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Background: Concerns about possible risks of switching to mania associated with antidepressants continue to interfere with the establishment of an optimal treatment paradigm for bipolar depression.
Method: The response of 44 patients meeting DSM-IV criteria for bipolar disorder to naturalistic treatment was assessed for at least 6 weeks using the Montgomery-Asberg Depression Rating Scale and the Bech-Rafaelson Mania Rating Scale. Patients who experienced a manic or hypomanic switch were compared with those who did not on several variables including age, sex, diagnosis (DSM-IV bipolar I vs. bipolar II), number of previous manic episodes, type of antidepressant therapy used (electroconvulsive therapy vs. antidepressant drugs and, more particularly, selective serotonin reuptake inhibitors [SSRIs]), use and type of mood stabilizers (lithium vs. anticonvulsants), and temperament of the patient, assessed during a normothymic period using the hyperthymia component of the Semistructured Affective Temperament Interview.
Results: Switches to hypomania or mania occurred in 27% of all patients (N = 12) (and in 24% of the subgroup of patients treated with SSRIs [8/33]); 16% (N = 7) experienced manic episodes, and 11% (N = 5) experienced hypomanic episodes. Sex, age, diagnosis (bipolar I vs. bipolar II), and additional treatment did not affect the risk of switching. The incidence of mood switches seemed not to differ between patients receiving an anticonvulsant and those receiving no mood stabilizer. In contrast, mood switches were less frequent in patients receiving lithium (15%, 4/26) than in patients not treated with lithium (44%, 8/18; p = .04). The number of previous manic episodes did not affect the probability of switching, whereas a high score on the hyperthymia component of the Semistructured Affective Temperament Interview was associated with a greater risk of switching (p = .008).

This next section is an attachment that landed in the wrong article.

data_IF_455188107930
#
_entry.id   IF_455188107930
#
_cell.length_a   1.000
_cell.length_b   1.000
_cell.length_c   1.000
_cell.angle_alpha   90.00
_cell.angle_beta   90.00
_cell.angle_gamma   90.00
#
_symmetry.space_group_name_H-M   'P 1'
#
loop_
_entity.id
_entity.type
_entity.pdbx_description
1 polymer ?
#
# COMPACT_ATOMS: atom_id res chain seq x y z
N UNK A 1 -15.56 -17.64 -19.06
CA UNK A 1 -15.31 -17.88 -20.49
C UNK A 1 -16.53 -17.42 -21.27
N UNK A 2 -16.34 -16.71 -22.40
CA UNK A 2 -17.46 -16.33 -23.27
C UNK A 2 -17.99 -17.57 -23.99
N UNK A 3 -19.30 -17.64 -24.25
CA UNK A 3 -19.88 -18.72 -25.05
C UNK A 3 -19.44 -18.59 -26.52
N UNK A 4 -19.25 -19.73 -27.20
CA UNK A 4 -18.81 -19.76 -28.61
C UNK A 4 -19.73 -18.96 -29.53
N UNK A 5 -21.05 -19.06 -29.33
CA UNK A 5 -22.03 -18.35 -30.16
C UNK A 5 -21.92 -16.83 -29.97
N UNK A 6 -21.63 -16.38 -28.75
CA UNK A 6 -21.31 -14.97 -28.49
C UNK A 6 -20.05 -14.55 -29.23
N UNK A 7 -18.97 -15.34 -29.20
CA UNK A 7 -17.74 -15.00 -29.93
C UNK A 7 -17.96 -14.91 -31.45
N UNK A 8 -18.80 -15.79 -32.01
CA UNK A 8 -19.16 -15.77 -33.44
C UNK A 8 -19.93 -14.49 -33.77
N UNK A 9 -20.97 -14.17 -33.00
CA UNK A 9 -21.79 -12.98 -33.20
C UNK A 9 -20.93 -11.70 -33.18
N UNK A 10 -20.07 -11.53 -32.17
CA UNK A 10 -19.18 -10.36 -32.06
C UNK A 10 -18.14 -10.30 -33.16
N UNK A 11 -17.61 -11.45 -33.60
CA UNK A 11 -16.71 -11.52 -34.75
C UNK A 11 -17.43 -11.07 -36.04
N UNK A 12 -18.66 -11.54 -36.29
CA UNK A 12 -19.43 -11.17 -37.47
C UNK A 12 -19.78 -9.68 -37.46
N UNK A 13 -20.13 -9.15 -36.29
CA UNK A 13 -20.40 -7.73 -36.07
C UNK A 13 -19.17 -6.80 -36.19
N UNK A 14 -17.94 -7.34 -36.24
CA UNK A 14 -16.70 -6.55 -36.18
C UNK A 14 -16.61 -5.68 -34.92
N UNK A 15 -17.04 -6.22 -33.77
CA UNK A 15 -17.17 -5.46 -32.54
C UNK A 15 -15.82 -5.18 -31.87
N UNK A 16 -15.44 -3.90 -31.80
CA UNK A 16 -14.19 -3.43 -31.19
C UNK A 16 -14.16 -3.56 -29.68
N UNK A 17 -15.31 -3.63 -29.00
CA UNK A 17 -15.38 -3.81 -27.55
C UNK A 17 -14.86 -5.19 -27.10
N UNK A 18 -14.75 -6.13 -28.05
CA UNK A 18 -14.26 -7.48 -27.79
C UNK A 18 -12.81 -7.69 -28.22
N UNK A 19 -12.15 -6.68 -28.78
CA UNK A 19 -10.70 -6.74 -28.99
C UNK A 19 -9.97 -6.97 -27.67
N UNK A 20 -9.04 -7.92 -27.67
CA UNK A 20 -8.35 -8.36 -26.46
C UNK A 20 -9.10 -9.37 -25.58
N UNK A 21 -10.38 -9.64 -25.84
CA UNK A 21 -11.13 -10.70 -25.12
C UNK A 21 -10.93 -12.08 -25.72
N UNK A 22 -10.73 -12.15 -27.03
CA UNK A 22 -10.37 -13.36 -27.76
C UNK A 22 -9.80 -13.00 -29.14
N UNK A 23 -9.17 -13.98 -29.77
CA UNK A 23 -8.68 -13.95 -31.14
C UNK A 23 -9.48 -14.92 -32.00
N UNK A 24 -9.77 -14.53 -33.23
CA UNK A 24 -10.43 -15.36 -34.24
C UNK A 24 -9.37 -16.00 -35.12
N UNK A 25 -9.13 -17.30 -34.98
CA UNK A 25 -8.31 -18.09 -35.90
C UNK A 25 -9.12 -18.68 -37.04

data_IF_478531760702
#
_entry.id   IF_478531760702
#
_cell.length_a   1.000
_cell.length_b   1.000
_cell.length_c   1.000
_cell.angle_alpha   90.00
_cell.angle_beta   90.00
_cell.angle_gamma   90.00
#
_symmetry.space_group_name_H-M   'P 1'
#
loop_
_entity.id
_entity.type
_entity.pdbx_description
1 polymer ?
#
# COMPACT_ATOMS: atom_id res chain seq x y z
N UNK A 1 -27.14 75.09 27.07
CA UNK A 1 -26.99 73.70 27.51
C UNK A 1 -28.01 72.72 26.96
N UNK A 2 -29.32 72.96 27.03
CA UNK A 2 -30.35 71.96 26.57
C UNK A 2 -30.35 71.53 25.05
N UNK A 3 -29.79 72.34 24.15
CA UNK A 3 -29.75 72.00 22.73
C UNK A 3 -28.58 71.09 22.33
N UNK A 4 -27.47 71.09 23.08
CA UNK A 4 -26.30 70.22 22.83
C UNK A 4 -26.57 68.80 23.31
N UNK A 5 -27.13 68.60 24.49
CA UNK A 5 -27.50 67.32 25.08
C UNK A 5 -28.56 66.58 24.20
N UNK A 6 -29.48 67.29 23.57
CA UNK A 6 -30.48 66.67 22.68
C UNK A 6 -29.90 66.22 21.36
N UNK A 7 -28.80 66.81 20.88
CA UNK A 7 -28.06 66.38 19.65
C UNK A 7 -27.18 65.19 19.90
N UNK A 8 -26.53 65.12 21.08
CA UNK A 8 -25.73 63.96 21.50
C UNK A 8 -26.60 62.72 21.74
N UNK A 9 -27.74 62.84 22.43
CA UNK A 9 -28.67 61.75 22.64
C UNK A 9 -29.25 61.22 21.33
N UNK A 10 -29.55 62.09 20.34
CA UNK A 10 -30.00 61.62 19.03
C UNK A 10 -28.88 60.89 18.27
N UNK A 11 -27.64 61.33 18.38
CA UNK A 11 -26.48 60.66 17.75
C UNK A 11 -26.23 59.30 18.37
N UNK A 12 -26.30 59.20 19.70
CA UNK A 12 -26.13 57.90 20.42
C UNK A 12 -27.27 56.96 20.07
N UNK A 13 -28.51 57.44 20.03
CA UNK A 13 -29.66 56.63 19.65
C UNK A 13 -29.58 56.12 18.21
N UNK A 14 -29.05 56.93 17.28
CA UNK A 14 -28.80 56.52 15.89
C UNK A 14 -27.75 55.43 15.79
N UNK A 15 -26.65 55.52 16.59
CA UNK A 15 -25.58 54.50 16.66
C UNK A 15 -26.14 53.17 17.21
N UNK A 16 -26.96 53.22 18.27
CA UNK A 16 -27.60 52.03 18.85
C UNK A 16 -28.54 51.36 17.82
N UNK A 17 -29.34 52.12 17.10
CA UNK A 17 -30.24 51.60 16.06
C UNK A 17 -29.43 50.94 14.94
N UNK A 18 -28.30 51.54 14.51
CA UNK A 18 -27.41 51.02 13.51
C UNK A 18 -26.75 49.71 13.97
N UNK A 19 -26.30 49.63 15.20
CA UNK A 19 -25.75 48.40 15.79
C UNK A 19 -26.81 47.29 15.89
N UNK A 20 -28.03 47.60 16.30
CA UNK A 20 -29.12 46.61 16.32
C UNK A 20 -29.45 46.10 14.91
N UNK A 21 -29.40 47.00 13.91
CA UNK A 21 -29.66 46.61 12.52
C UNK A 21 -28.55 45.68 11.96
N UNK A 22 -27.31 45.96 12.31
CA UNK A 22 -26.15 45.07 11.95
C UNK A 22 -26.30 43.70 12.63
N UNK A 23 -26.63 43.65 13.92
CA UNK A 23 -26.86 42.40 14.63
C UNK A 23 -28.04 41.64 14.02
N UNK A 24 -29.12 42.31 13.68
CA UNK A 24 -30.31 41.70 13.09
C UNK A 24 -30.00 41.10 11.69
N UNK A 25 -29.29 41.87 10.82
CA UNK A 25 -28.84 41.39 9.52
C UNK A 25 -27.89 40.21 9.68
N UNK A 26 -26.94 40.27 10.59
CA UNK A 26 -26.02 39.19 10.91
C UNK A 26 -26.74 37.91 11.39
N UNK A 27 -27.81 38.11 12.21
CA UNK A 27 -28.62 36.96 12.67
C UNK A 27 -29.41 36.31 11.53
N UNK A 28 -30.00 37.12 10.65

Conclusion: The frequency of mood switching associated with acute antidepressant therapy may be reduced by lithium treatment. Particular attention should be paid to patients with a hyperthymic temperament, who have a greater risk of mood switches.
(J Clin Psychiatry 2001;62:249-255)
Received Jan. 12, 2000; accepted Aug. 23, 2000. From the Service Universitaire de Psychiatrie, Centre Hospitalier Charles-Perrens (Drs. Henry, Sorbara, Lacoste, and Gindre); and Neurobiologie Intégrative, INSERM U-394 (Dr. Henry), Bordeaux; and Hopital Albert Chenevier, (Dr. Leboyer); and Faculté de Médecine, INSERM U-513, (Dr. Leboyer) Créteil, France.
Supported by the Assistance Publique des Hôpitaux (Délégation à la Recherche Clinique, grant CRC 940232) and SmithKline Beecham, Paris, France.
Reprint requests to: Chantal Henry, M.D., Service Universitaire de Psychiatrie, CH Charles Perrens, 121 rue de la Béchade, 33076 Bordeaux, France (e-mail: email@example.com).